I hesitate to add another brain child of the Green brothers to this list but Sci Show is one that has earned its place here. The format of Sci Show differs from many of the other Channels presented here because the primary purpose is to discuss current events in science and also to delve deeper into topics that users have requested. For example when FaceBook got in some hot water over performing a psychological experiment on their users Sci Show took a look at science and psychology of the experiment. As an aside, I highly recommend everyone in the PH W204 course watch the psychology of the FaceBook Experiment above, it discusses some very relevant results to how people are influenced by social media.

As children I’m sure many of us were asked what we learned at school that day and while I don’t think that will change I strongly believe that YouTube will play a much stronger role in that learning. Much of the content on Khan Academy and Healthcare Triage is targeted to more mature learners but Channels like Sci Show, Crash Course, and Minute Physics are beginning to bridge the gap between traditional science and health education and online education.

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10 thoughts on “What did you learn on YouTube today honey?

  1. Thanks for sharing these great resources. I watched the Sci Show on the Facebook experiment — I must be living under a rock, as I never heard about that experiment! It’s great to see that Khan Academy and AAMC are teaming up. I will definitely be tuning in to some of these YouTube channels in the days to come.

  2. This is great! Thanks for this list of excellent resources. What do you think that public health advocates should take from all this when they trying to create their own educational content and get it out to the world?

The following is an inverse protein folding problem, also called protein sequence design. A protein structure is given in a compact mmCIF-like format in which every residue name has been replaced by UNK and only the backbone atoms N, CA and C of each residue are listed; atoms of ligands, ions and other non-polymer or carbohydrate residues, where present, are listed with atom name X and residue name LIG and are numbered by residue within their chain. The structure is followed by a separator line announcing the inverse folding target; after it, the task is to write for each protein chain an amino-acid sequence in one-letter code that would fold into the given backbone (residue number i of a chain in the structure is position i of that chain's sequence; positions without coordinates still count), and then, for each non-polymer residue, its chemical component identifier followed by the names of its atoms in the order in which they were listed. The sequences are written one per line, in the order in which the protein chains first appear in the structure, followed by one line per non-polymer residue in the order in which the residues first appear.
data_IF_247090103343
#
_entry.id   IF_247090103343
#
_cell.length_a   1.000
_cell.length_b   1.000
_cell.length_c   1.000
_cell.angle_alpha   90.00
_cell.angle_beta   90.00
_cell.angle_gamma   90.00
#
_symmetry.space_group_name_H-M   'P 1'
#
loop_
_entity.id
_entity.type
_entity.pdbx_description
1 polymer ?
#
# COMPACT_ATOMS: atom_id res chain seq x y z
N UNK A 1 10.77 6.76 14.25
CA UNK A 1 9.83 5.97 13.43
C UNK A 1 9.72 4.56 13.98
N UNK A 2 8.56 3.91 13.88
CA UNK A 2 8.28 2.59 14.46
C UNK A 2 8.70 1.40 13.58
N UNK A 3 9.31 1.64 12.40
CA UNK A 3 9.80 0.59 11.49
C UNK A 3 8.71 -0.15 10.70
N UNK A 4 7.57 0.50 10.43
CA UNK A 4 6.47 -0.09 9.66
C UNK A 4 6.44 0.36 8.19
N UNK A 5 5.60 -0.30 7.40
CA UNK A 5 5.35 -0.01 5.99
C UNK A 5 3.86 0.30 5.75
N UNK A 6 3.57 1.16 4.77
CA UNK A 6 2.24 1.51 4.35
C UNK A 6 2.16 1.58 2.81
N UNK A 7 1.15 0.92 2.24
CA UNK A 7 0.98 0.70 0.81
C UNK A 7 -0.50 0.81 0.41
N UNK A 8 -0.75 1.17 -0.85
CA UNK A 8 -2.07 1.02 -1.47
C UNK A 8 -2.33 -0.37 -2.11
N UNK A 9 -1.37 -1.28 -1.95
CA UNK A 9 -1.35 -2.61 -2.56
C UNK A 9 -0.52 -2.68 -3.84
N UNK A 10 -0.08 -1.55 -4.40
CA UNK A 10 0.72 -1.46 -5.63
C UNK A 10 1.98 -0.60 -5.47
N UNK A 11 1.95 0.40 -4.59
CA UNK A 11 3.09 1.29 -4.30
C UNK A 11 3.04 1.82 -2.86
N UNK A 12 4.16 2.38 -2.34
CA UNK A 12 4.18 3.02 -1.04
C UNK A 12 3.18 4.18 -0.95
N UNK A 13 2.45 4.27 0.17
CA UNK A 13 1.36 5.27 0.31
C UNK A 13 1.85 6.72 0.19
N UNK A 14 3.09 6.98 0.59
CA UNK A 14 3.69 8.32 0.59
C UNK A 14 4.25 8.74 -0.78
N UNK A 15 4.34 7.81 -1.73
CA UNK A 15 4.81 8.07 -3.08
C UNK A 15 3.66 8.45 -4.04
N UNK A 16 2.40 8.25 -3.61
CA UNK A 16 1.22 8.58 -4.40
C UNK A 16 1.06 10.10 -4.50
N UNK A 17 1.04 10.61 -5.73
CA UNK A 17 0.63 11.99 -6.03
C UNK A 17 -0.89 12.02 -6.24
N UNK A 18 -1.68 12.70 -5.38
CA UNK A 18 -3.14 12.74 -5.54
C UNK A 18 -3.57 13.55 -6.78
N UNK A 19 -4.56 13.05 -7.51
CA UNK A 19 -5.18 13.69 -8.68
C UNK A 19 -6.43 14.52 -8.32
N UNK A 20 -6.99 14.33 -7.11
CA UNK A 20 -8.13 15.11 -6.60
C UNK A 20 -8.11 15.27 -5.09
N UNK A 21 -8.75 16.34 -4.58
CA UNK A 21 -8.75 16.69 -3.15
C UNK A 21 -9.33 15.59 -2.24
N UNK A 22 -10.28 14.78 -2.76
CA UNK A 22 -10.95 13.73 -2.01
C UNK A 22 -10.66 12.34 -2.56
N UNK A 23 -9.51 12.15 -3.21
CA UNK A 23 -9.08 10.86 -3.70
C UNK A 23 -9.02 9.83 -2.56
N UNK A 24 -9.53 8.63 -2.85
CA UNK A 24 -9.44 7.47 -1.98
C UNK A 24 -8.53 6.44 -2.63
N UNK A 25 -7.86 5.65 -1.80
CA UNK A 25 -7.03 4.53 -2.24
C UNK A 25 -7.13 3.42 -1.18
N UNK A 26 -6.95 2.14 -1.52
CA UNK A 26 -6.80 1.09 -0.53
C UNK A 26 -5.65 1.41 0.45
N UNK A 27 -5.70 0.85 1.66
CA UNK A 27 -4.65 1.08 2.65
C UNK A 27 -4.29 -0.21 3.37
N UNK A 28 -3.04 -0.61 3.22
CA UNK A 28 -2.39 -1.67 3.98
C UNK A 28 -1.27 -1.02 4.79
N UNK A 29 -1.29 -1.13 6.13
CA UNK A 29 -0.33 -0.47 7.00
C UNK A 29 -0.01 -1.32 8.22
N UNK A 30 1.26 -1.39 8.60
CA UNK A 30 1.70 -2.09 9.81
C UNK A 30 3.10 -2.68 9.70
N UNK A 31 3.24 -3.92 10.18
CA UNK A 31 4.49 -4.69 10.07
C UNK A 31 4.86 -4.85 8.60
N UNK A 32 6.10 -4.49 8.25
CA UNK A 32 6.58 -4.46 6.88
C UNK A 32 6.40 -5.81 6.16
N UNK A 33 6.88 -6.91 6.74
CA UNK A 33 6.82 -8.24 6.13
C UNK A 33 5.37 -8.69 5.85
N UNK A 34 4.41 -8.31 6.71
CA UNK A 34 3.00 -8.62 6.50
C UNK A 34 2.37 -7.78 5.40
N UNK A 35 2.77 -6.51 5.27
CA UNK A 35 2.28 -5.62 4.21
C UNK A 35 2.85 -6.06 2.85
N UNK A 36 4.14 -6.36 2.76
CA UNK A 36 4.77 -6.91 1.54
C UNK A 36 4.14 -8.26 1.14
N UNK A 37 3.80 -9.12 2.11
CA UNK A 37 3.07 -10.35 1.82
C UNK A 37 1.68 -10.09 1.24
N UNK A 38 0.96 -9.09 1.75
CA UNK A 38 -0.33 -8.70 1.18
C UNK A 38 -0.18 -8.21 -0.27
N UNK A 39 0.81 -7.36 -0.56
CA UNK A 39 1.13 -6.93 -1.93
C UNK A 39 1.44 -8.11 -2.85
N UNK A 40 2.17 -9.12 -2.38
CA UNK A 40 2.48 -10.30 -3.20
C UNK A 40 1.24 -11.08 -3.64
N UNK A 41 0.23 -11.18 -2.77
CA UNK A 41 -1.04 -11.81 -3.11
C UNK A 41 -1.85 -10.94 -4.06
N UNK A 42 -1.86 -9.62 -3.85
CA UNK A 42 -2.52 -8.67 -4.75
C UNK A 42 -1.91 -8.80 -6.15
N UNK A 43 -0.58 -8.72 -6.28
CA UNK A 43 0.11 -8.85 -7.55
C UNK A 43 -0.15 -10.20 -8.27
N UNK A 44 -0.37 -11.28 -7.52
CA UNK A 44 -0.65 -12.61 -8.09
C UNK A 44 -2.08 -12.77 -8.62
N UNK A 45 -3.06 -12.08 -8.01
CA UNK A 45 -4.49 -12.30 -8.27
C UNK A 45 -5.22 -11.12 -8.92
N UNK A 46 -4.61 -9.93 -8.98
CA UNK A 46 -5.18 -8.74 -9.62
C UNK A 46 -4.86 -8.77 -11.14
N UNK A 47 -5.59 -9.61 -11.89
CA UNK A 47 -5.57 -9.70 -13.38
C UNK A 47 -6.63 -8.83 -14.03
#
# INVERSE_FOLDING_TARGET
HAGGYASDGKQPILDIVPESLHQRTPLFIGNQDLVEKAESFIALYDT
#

• You are absolutely right that I didn’t wrap this up with a public health message. I think as public health advocates we can learn a lot of tools and strategies from these educators. They are able to cultivate a huge following on topics that are difficult and often “boring.”

  3. Matt, thank you for the resources. It is almost like a huge universe of resources and knowledge. With regards to Prof. Catalani question, it sounds like there are many models and plafforms out there working so effectively. There is no need to re-invent the wheels.

    • Hi, have any ideas on how to improve the “cross-pollination” between fields and learn from other sectors with successful models and platforms? It certainly is easy to stay isolated in our typical public health spheres of influence for instance, speaking from personal experience.

  4. Matt – great resources, and I am totally in favor of the “flipping the classroom” trend we’re starting to see. I used to be a classroom teacher years ago, and the most productive day of each week was the one that I set aside for kids to do their homework in class so they could ask me questions about it 1:1. Looking back, I should have done this more often – I’d probably still be a teacher.

  5. fantastic resources! My surgical residents often looked at YouTube videos to remind themselves of certain stitches or procedures that they would have to perform. I know that some people think that a surgical resident looking at YouTube makes them slightly inept, but I think it’s always great to double check yourself (using whatever tools!) to make sure than to just “wing it” in the OR.

    • That’s great! I’ve taken and taught courses where YouTube videos were used because the material was more engaging than the standard teaching materials.

  6. Thank you for the great list. I never knew there was such a thing as a You Tube Channel until I read the book Social Media Social Good. I had to prepare a video for work and it is harder than it looks to be natural an informative. Your examples make it look easy.